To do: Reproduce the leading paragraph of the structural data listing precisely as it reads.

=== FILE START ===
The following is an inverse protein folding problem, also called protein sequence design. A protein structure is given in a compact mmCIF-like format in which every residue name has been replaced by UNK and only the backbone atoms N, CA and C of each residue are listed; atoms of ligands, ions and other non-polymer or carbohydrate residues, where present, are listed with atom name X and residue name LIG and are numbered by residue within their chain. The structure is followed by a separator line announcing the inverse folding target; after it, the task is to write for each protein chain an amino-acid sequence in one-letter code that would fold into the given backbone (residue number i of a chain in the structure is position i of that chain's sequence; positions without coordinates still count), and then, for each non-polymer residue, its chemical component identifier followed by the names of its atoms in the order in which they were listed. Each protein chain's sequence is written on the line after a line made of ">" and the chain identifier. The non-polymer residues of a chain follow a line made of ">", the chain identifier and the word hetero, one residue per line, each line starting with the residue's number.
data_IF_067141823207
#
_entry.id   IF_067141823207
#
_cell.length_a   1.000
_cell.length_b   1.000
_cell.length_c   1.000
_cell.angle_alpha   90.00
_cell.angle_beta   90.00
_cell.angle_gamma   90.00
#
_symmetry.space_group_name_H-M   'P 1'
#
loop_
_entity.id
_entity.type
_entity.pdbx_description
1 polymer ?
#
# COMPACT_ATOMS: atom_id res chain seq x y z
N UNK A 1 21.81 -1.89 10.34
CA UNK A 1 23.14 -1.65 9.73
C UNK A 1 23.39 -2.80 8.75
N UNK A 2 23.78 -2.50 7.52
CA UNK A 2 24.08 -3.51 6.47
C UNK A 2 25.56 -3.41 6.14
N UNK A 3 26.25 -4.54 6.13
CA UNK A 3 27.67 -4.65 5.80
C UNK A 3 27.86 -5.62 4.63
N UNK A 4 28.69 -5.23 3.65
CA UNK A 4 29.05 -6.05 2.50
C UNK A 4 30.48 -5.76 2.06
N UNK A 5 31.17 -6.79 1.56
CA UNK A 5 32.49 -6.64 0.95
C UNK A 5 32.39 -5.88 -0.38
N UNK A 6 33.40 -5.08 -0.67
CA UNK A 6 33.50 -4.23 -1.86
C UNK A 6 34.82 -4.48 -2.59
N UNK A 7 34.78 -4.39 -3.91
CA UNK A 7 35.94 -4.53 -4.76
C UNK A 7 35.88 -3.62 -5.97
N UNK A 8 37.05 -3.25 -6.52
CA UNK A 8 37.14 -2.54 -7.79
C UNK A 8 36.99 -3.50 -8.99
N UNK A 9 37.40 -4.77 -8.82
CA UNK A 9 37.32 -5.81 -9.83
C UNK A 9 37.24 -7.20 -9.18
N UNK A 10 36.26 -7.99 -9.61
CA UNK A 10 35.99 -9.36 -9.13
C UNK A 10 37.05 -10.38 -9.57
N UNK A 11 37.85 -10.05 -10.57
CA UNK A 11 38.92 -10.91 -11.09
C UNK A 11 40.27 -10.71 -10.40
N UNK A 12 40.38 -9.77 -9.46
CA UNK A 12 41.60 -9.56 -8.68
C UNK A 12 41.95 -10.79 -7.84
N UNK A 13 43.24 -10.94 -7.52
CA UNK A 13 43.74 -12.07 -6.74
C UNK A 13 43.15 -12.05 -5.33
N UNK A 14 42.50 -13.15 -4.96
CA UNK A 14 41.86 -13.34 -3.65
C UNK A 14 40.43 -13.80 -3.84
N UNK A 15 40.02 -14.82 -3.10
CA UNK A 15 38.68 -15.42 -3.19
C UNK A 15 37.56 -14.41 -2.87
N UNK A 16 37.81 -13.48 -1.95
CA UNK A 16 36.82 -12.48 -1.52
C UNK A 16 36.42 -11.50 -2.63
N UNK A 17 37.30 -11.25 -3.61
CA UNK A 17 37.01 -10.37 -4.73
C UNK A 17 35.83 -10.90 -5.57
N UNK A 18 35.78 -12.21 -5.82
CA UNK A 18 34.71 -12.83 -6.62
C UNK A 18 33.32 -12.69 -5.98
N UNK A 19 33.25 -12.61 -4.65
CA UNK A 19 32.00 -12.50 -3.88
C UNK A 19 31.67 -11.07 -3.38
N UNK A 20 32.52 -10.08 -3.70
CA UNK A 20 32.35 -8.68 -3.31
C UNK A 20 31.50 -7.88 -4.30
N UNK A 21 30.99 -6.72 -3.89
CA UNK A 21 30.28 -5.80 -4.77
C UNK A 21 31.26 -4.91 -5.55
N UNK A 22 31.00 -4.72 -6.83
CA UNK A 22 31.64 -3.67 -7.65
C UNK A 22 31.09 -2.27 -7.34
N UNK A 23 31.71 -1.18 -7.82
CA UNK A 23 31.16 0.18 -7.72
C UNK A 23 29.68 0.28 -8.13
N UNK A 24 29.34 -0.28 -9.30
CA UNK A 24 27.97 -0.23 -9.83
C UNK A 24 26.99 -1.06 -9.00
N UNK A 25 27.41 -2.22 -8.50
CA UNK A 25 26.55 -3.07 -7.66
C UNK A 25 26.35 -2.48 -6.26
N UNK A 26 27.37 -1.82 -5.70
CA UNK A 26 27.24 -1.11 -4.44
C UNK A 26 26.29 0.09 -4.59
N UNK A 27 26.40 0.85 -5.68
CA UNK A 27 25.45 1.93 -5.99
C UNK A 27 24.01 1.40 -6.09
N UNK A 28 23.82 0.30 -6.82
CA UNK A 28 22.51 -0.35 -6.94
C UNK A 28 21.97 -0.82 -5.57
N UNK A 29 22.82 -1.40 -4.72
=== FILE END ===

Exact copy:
The following is an inverse protein folding problem, also called protein sequence design. A protein structure is given in a compact mmCIF-like format in which every residue name has been replaced by UNK and only the backbone atoms N, CA and C of each residue are listed; atoms of ligands, ions and other non-polymer or carbohydrate residues, where present, are listed with atom name X and residue name LIG and are numbered by residue within their chain. The structure is followed by a separator line announcing the inverse folding target; after it, the task is to write for each protein chain an amino-acid sequence in one-letter code that would fold into the given backbone (residue number i of a chain in the structure is position i of that chain's sequence; positions without coordinates still count), and then, for each non-polymer residue, its chemical component identifier followed by the names of its atoms in the order in which they were listed. Each protein chain's sequence is written on the line after a line made of ">" and the chain identifier. The non-polymer residues of a chain follow a line made of ">", the chain identifier and the word hetero, one residue per line, each line starting with the residue's number.